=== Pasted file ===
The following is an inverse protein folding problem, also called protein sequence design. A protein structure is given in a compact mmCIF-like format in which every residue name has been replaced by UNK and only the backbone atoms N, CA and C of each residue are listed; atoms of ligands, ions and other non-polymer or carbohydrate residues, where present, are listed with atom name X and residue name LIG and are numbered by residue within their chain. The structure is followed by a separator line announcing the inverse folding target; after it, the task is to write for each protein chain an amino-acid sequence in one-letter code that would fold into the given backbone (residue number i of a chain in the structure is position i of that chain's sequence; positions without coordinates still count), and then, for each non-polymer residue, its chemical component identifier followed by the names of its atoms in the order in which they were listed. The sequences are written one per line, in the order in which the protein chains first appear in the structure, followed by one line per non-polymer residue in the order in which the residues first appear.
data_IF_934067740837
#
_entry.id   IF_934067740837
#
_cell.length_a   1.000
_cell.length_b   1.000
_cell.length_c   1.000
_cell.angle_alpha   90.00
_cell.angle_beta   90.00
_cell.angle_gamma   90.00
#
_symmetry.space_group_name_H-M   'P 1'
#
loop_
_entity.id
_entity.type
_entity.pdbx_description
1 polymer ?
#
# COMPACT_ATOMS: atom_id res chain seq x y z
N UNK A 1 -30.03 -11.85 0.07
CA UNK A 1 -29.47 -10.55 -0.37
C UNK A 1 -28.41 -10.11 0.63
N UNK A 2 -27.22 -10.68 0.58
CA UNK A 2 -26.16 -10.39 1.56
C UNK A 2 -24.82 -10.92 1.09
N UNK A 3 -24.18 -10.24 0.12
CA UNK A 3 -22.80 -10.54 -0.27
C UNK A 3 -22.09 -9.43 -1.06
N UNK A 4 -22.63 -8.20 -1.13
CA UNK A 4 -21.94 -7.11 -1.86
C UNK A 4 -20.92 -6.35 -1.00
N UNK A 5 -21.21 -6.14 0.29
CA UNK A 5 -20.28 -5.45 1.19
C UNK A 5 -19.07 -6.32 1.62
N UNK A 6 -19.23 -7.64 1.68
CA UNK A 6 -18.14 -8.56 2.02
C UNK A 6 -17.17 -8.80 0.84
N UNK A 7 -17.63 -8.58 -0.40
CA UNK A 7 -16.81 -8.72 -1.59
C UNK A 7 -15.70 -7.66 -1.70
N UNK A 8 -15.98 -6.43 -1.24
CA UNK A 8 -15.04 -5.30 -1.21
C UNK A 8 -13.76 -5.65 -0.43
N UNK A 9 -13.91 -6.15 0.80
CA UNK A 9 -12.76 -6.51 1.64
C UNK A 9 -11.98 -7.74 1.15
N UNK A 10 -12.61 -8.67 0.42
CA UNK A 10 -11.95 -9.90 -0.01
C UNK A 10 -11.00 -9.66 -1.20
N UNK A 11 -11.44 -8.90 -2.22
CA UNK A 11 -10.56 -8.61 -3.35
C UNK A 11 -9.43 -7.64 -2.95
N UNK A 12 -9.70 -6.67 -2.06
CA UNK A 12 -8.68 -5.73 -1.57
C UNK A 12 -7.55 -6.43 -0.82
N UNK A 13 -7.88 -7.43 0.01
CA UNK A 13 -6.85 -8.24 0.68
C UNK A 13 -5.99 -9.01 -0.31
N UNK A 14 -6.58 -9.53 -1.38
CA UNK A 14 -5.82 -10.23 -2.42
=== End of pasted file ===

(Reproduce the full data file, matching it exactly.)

The following is an inverse protein folding problem, also called protein sequence design. A protein structure is given in a compact mmCIF-like format in which every residue name has been replaced by UNK and only the backbone atoms N, CA and C of each residue are listed; atoms of ligands, ions and other non-polymer or carbohydrate residues, where present, are listed with atom name X and residue name LIG and are numbered by residue within their chain. The structure is followed by a separator line announcing the inverse folding target; after it, the task is to write for each protein chain an amino-acid sequence in one-letter code that would fold into the given backbone (residue number i of a chain in the structure is position i of that chain's sequence; positions without coordinates still count), and then, for each non-polymer residue, its chemical component identifier followed by the names of its atoms in the order in which they were listed. The sequences are written one per line, in the order in which the protein chains first appear in the structure, followed by one line per non-polymer residue in the order in which the residues first appear.
data_IF_934067740837
#
_entry.id   IF_934067740837
#
_cell.length_a   1.000
_cell.length_b   1.000
_cell.length_c   1.000
_cell.angle_alpha   90.00
_cell.angle_beta   90.00
_cell.angle_gamma   90.00
#
_symmetry.space_group_name_H-M   'P 1'
#
loop_
_entity.id
_entity.type
_entity.pdbx_description
1 polymer ?
#
# COMPACT_ATOMS: atom_id res chain seq x y z
N UNK A 1 -30.03 -11.85 0.07
CA UNK A 1 -29.47 -10.55 -0.37
C UNK A 1 -28.41 -10.11 0.63
N UNK A 2 -27.22 -10.68 0.58
CA UNK A 2 -26.16 -10.39 1.56
C UNK A 2 -24.82 -10.92 1.09
N UNK A 3 -24.18 -10.24 0.12
CA UNK A 3 -22.80 -10.54 -0.27
C UNK A 3 -22.09 -9.43 -1.06
N UNK A 4 -22.63 -8.20 -1.13
CA UNK A 4 -21.94 -7.11 -1.86
C UNK A 4 -20.92 -6.35 -1.00
N UNK A 5 -21.21 -6.14 0.29
CA UNK A 5 -20.28 -5.45 1.19
C UNK A 5 -19.07 -6.32 1.62
N UNK A 6 -19.23 -7.64 1.68
CA UNK A 6 -18.14 -8.56 2.02
C UNK A 6 -17.17 -8.80 0.84
N UNK A 7 -17.63 -8.58 -0.40
CA UNK A 7 -16.81 -8.72 -1.59
C UNK A 7 -15.70 -7.66 -1.70
N UNK A 8 -15.98 -6.43 -1.24
CA UNK A 8 -15.04 -5.30 -1.21
C UNK A 8 -13.76 -5.65 -0.43
N UNK A 9 -13.91 -6.15 0.80
CA UNK A 9 -12.76 -6.51 1.64
C UNK A 9 -11.98 -7.74 1.15
N UNK A 10 -12.61 -8.67 0.42
CA UNK A 10 -11.95 -9.90 -0.01
C UNK A 10 -11.00 -9.66 -1.20
N UNK A 11 -11.44 -8.90 -2.22
CA UNK A 11 -10.56 -8.61 -3.35
C UNK A 11 -9.43 -7.64 -2.95
N UNK A 12 -9.70 -6.67 -2.06
CA UNK A 12 -8.68 -5.73 -1.57
C UNK A 12 -7.55 -6.43 -0.82
N UNK A 13 -7.88 -7.43 0.01
CA UNK A 13 -6.85 -8.24 0.68
C UNK A 13 -5.99 -9.01 -0.31
N UNK A 14 -6.58 -9.53 -1.38
CA UNK A 14 -5.82 -10.23 -2.42